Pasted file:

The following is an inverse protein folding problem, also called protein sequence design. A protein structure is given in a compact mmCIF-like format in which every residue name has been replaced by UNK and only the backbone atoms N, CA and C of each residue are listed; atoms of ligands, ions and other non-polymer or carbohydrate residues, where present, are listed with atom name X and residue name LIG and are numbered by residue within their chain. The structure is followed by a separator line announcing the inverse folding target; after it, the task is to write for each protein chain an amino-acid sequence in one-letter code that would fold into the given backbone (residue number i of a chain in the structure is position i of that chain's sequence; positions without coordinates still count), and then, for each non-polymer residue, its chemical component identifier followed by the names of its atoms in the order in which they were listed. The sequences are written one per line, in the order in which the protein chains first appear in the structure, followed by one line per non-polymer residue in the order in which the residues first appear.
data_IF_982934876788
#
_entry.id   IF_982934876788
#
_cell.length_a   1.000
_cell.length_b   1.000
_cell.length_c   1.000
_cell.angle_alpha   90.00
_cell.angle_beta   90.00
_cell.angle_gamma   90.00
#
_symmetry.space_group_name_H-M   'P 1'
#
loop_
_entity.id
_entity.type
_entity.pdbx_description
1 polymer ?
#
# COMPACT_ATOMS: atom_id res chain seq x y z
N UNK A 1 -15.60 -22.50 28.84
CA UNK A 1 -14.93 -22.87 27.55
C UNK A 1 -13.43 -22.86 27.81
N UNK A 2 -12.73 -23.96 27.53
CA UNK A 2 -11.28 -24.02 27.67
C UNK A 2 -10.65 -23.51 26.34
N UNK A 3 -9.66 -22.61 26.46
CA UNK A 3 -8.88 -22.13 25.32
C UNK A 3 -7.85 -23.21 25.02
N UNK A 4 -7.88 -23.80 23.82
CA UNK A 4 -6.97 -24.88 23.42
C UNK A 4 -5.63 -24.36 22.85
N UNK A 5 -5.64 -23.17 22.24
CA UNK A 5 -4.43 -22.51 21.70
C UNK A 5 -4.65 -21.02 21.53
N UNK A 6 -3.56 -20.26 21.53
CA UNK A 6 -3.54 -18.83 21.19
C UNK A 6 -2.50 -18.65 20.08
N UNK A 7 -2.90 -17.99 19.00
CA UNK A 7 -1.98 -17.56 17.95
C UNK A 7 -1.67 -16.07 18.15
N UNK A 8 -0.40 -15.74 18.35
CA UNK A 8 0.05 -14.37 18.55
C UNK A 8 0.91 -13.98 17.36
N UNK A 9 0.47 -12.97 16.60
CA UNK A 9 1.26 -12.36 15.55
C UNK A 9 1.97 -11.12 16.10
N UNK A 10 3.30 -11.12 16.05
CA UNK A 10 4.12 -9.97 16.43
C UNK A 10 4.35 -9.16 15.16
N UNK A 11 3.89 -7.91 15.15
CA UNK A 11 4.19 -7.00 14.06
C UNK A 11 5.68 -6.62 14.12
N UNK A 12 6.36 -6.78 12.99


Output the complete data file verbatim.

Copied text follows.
The following is an inverse protein folding problem, also called protein sequence design. A protein structure is given in a compact mmCIF-like format in which every residue name has been replaced by UNK and only the backbone atoms N, CA and C of each residue are listed; atoms of ligands, ions and other non-polymer or carbohydrate residues, where present, are listed with atom name X and residue name LIG and are numbered by residue within their chain. The structure is followed by a separator line announcing the inverse folding target; after it, the task is to write for each protein chain an amino-acid sequence in one-letter code that would fold into the given backbone (residue number i of a chain in the structure is position i of that chain's sequence; positions without coordinates still count), and then, for each non-polymer residue, its chemical component identifier followed by the names of its atoms in the order in which they were listed. The sequences are written one per line, in the order in which the protein chains first appear in the structure, followed by one line per non-polymer residue in the order in which the residues first appear.
data_IF_982934876788
#
_entry.id   IF_982934876788
#
_cell.length_a   1.000
_cell.length_b   1.000
_cell.length_c   1.000
_cell.angle_alpha   90.00
_cell.angle_beta   90.00
_cell.angle_gamma   90.00
#
_symmetry.space_group_name_H-M   'P 1'
#
loop_
_entity.id
_entity.type
_entity.pdbx_description
1 polymer ?
#
# COMPACT_ATOMS: atom_id res chain seq x y z
N UNK A 1 -15.60 -22.50 28.84
CA UNK A 1 -14.93 -22.87 27.55
C UNK A 1 -13.43 -22.86 27.81
N UNK A 2 -12.73 -23.96 27.53
CA UNK A 2 -11.28 -24.02 27.67
C UNK A 2 -10.65 -23.51 26.34
N UNK A 3 -9.66 -22.61 26.46
CA UNK A 3 -8.88 -22.13 25.32
C UNK A 3 -7.85 -23.21 25.02
N UNK A 4 -7.88 -23.80 23.82
CA UNK A 4 -6.97 -24.88 23.42
C UNK A 4 -5.63 -24.36 22.85
N UNK A 5 -5.64 -23.17 22.24
CA UNK A 5 -4.43 -22.51 21.70
C UNK A 5 -4.65 -21.02 21.53
N UNK A 6 -3.56 -20.26 21.53
CA UNK A 6 -3.54 -18.83 21.19
C UNK A 6 -2.50 -18.65 20.08
N UNK A 7 -2.90 -17.99 19.00
CA UNK A 7 -1.98 -17.56 17.95
C UNK A 7 -1.67 -16.07 18.15
N UNK A 8 -0.40 -15.74 18.35
CA UNK A 8 0.05 -14.37 18.55
C UNK A 8 0.91 -13.98 17.36
N UNK A 9 0.47 -12.97 16.60
CA UNK A 9 1.26 -12.36 15.55
C UNK A 9 1.97 -11.12 16.10
N UNK A 10 3.30 -11.12 16.05
CA UNK A 10 4.12 -9.97 16.43
C UNK A 10 4.35 -9.16 15.16
N UNK A 11 3.89 -7.91 15.15
CA UNK A 11 4.19 -7.00 14.06
C UNK A 11 5.68 -6.62 14.12
N UNK A 12 6.36 -6.78 12.99